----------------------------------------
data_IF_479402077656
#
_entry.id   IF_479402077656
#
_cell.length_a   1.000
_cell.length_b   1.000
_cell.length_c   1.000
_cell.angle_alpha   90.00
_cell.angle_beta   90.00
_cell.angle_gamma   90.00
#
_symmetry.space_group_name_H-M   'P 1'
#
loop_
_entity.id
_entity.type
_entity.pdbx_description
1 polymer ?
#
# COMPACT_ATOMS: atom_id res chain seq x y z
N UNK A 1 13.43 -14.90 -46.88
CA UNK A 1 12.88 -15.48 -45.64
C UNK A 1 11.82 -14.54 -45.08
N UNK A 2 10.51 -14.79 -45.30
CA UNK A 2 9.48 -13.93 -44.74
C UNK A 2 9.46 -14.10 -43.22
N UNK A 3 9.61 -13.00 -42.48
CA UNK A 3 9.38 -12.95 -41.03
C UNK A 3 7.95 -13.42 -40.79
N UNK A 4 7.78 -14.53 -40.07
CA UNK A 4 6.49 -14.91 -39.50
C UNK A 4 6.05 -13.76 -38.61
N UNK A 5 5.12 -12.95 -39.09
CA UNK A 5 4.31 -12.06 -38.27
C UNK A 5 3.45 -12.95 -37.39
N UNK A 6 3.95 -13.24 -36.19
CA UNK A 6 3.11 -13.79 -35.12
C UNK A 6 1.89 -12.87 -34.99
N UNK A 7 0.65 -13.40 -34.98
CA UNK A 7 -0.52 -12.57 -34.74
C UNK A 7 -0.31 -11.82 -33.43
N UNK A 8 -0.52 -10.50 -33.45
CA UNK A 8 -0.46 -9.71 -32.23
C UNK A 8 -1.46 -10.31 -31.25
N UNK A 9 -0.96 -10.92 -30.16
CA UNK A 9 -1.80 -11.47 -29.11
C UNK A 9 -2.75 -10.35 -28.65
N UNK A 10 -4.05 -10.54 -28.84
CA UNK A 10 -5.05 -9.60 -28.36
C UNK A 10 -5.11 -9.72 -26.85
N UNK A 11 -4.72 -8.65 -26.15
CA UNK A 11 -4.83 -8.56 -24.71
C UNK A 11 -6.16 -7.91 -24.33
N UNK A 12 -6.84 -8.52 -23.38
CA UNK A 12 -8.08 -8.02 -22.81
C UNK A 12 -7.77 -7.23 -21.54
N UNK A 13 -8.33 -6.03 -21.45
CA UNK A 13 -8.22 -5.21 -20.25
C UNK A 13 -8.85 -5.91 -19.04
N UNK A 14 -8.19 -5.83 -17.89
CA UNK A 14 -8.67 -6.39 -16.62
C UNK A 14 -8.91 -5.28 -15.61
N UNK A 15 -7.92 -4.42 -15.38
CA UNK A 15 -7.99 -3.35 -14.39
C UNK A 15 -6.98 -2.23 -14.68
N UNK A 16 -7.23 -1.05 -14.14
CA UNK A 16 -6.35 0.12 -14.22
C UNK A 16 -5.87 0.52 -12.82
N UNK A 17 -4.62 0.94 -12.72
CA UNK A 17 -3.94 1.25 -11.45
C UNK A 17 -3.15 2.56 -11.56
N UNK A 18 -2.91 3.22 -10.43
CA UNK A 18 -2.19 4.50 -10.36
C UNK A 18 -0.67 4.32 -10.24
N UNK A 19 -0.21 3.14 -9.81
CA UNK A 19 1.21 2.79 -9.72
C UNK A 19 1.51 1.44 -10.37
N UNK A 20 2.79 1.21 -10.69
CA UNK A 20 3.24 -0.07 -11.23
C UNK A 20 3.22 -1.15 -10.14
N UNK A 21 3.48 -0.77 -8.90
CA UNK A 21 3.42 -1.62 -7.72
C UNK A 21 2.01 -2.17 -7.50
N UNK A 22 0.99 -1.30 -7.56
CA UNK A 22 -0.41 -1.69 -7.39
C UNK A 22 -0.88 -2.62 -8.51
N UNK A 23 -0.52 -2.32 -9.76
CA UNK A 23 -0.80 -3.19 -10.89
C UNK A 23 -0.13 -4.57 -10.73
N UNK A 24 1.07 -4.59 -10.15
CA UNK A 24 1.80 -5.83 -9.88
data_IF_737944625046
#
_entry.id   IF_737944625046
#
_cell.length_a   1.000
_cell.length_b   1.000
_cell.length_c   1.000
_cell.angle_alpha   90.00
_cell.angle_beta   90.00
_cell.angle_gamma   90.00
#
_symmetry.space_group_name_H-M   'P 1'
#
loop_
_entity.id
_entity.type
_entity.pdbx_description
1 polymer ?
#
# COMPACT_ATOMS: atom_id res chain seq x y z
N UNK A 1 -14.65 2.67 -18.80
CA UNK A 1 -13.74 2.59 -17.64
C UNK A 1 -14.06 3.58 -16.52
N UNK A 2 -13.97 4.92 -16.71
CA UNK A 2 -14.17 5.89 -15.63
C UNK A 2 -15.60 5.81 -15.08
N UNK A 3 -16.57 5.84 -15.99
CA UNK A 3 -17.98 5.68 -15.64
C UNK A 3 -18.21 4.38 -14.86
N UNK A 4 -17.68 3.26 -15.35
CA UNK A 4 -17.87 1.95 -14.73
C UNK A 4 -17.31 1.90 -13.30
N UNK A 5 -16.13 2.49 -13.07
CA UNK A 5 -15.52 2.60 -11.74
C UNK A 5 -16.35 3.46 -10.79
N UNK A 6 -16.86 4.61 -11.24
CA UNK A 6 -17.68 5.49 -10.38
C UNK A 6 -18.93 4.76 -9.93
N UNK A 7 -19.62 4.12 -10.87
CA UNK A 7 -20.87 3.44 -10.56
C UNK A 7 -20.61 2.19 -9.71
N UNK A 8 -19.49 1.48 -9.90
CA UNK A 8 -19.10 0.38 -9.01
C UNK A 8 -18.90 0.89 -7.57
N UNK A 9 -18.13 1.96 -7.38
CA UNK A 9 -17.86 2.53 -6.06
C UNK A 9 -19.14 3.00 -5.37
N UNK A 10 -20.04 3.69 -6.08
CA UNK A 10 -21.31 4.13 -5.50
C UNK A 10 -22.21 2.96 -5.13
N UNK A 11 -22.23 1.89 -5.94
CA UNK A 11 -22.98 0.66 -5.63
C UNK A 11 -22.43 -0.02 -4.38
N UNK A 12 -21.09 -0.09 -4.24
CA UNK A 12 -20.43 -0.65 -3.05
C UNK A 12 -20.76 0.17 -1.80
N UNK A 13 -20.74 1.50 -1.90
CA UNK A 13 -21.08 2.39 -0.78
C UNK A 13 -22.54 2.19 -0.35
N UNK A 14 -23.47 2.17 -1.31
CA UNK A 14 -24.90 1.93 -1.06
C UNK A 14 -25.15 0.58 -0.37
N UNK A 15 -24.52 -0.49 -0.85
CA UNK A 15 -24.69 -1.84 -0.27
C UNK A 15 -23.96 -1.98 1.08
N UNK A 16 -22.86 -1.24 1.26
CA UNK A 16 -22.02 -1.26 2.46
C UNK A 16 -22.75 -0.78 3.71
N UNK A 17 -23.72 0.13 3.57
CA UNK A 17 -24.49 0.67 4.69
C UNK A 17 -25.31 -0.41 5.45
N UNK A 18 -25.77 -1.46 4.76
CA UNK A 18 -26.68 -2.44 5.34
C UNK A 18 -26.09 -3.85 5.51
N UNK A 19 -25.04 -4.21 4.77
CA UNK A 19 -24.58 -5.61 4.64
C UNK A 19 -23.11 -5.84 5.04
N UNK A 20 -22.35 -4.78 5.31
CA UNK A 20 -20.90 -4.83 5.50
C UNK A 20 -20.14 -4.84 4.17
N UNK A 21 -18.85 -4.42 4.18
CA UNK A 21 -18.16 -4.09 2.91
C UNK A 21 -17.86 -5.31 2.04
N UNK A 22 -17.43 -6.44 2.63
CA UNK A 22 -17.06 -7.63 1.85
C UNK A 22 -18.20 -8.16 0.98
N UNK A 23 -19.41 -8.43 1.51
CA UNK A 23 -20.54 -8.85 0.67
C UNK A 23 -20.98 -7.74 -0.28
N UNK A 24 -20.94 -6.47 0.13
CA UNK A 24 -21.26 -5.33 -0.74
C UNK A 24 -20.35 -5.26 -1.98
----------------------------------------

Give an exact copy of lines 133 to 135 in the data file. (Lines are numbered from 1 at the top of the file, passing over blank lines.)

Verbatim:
N UNK A 8 -19.49 1.48 -9.90
CA UNK A 8 -19.10 0.38 -9.01
C UNK A 8 -18.90 0.89 -7.57